Those included range from politically stable territories and
      independent nations to countries such as Liberia that lack government
      worthy of the name. They span the continents - from Anguilla in the
      Caribbean to Monaco to the Pacific island of Niue.

      The thing all have in common is that offshore business plays an
      important, if not dominant, role in their economies. In the Caribbean
      many of the havens were developed by colonial authorities after the
      Second World War. They saw offshore banking as an economic salvation
      for island nations dubbed 'no soil, no oil' because of their lack of
      natural resources.

      The growth of financial services has helped make some havens the envy
      of their neighbours. Gross domestic product per person in the British
      Virgin Islands (BVI) last year was $32,700 - about 60 times higher
      than Haiti. The problem is that this has been achieved with perks for
      investors that few consider acceptable. The BVI capital, Road Town,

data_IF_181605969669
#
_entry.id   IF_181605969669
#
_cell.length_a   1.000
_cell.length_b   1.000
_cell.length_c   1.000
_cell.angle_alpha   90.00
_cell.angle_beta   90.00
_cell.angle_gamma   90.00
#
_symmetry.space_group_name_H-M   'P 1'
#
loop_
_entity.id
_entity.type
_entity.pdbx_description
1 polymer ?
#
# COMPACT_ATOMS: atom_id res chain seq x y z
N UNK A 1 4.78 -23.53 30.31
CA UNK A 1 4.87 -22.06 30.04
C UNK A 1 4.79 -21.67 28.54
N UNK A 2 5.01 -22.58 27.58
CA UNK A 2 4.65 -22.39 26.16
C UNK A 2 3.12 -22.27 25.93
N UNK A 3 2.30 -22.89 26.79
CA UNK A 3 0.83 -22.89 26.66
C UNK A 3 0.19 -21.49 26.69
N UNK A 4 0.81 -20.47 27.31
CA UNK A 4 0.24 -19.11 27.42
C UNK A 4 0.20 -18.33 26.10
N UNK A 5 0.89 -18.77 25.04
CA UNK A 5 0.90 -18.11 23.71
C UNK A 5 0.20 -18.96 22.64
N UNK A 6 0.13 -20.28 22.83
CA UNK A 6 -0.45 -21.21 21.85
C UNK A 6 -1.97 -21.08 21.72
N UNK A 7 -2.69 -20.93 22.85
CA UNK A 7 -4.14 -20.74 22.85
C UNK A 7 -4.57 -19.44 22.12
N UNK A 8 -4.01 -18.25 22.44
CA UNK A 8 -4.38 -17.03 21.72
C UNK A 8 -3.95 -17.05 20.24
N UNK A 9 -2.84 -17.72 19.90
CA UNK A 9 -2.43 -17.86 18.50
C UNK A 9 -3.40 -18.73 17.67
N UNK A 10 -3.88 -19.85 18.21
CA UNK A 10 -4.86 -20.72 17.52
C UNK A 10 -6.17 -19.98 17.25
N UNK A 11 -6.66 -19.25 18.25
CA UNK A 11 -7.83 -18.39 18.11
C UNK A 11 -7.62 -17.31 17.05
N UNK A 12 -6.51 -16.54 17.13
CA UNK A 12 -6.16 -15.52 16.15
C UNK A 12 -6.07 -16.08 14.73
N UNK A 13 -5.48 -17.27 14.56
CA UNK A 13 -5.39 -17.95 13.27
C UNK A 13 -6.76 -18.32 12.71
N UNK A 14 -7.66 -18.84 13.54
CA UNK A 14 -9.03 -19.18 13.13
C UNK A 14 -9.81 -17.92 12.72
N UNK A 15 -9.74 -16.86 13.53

is the world's leading venue for creating offshore companies which
      pay no income tax. Disclosure requirements are minimal. There is no
      need to publish lists of directors, owners or shareholders.

      The havens effectively act as flags of convenience for wealth. It
      matters little where the business comes from. Offshore centres are as
      cosmopolitan as the jewellery shop in central Road Town, where the
      top-priced ring is Italian-designed and set with a Colombian emerald
      and ten African diamonds.

      What the depositors share is a gratitude for the privacy on offer.
      One example is Michael Ashcroft, a controversial billionaire
      businessman who donated nearly five million dollars to Britain's
      opposition Conservative Party. He has formed sufficiently close links
      with the Turks and Caicos Islands to loan his name to a school. Its
      motto is suitably wholesome: 'The young of today are the pillars of
      tomorrow.'

      There are myriad reasons why people want to hide away money
      obtained legally. For one thing it allows companies to keep joint
      ventures secret from rivals. And it is a way for some businesses to
      protect assets from lawsuits.

      For individuals, tax havens provide a means to protect wealth and
      avoid personal embarrassment. One banker gives the example of a
      businessman trying to stop his partner finding out that he is paying
      child support to his ex-wife. Others are safeguarding gains against
      taxation or seizure by governments: witness the influx of private
      banking business into the Bahamas from Latin America in recent years.

      None of these arguments impress those charged with keeping dirty
      money out of the havens. 'They tell you it's offshore for tax
      reasons,' says an ex-British police officer. 'That's bullshit. The